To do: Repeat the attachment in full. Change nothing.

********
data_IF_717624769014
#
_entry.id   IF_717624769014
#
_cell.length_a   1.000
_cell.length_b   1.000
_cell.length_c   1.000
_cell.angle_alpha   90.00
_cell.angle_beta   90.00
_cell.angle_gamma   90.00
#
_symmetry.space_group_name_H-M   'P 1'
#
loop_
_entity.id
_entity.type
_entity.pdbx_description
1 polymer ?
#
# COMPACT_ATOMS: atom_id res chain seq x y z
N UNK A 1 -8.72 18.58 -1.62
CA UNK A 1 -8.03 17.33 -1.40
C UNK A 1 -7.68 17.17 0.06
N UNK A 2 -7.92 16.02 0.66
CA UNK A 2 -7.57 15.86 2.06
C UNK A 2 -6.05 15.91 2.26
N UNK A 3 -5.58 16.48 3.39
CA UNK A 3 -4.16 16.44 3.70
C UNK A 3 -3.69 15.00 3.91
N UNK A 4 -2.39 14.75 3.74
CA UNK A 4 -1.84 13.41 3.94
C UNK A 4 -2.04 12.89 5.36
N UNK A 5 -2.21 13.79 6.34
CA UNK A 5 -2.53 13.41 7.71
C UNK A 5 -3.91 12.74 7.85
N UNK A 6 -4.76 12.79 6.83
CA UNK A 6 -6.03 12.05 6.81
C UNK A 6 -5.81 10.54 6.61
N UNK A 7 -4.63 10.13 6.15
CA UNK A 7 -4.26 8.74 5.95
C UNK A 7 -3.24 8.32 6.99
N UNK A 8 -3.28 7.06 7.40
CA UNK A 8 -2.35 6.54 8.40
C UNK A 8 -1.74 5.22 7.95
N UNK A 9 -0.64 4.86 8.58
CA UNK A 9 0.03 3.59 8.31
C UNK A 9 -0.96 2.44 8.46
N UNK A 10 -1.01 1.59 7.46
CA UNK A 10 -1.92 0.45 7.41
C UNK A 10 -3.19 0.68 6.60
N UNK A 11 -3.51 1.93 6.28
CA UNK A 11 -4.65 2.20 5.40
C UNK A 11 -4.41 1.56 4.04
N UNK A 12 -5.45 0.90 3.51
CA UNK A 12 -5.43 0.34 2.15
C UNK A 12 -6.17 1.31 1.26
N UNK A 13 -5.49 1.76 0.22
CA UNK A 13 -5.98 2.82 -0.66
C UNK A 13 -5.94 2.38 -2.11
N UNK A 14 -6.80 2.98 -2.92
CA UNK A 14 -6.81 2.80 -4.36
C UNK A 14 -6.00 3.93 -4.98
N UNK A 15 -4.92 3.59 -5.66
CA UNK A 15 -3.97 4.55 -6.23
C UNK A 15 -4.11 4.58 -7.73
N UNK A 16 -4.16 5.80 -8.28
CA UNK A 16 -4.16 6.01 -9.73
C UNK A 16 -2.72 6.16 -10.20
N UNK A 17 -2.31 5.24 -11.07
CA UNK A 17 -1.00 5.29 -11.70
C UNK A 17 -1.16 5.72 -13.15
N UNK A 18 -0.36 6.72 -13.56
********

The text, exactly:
data_IF_717624769014
#
_entry.id   IF_717624769014
#
_cell.length_a   1.000
_cell.length_b   1.000
_cell.length_c   1.000
_cell.angle_alpha   90.00
_cell.angle_beta   90.00
_cell.angle_gamma   90.00
#
_symmetry.space_group_name_H-M   'P 1'
#
loop_
_entity.id
_entity.type
_entity.pdbx_description
1 polymer ?
#
# COMPACT_ATOMS: atom_id res chain seq x y z
N UNK A 1 -8.72 18.58 -1.62
CA UNK A 1 -8.03 17.33 -1.40
C UNK A 1 -7.68 17.17 0.06
N UNK A 2 -7.92 16.02 0.66
CA UNK A 2 -7.57 15.86 2.06
C UNK A 2 -6.05 15.91 2.26
N UNK A 3 -5.58 16.48 3.39
CA UNK A 3 -4.16 16.44 3.70
C UNK A 3 -3.69 15.00 3.91
N UNK A 4 -2.39 14.75 3.74
CA UNK A 4 -1.84 13.41 3.94
C UNK A 4 -2.04 12.89 5.36
N UNK A 5 -2.21 13.79 6.34
CA UNK A 5 -2.53 13.41 7.71
C UNK A 5 -3.91 12.74 7.85
N UNK A 6 -4.76 12.79 6.83
CA UNK A 6 -6.03 12.05 6.81
C UNK A 6 -5.81 10.54 6.61
N UNK A 7 -4.63 10.13 6.15
CA UNK A 7 -4.26 8.74 5.95
C UNK A 7 -3.24 8.32 6.99
N UNK A 8 -3.28 7.06 7.40
CA UNK A 8 -2.35 6.54 8.40
C UNK A 8 -1.74 5.22 7.95
N UNK A 9 -0.64 4.86 8.58
CA UNK A 9 0.03 3.59 8.31
C UNK A 9 -0.96 2.44 8.46
N UNK A 10 -1.01 1.59 7.46
CA UNK A 10 -1.92 0.45 7.41
C UNK A 10 -3.19 0.68 6.60
N UNK A 11 -3.51 1.93 6.28
CA UNK A 11 -4.65 2.20 5.40
C UNK A 11 -4.41 1.56 4.04
N UNK A 12 -5.45 0.90 3.51
CA UNK A 12 -5.43 0.34 2.15
C UNK A 12 -6.17 1.31 1.26
N UNK A 13 -5.49 1.76 0.22
CA UNK A 13 -5.98 2.82 -0.66
C UNK A 13 -5.94 2.38 -2.11
N UNK A 14 -6.80 2.98 -2.92
CA UNK A 14 -6.81 2.80 -4.36
C UNK A 14 -6.00 3.93 -4.98
N UNK A 15 -4.92 3.59 -5.66
CA UNK A 15 -3.97 4.55 -6.23
C UNK A 15 -4.11 4.58 -7.73
N UNK A 16 -4.16 5.80 -8.28
CA UNK A 16 -4.16 6.01 -9.73
C UNK A 16 -2.72 6.16 -10.20
N UNK A 17 -2.31 5.24 -11.07
CA UNK A 17 -1.00 5.29 -11.70
C UNK A 17 -1.16 5.72 -13.15
N UNK A 18 -0.36 6.72 -13.56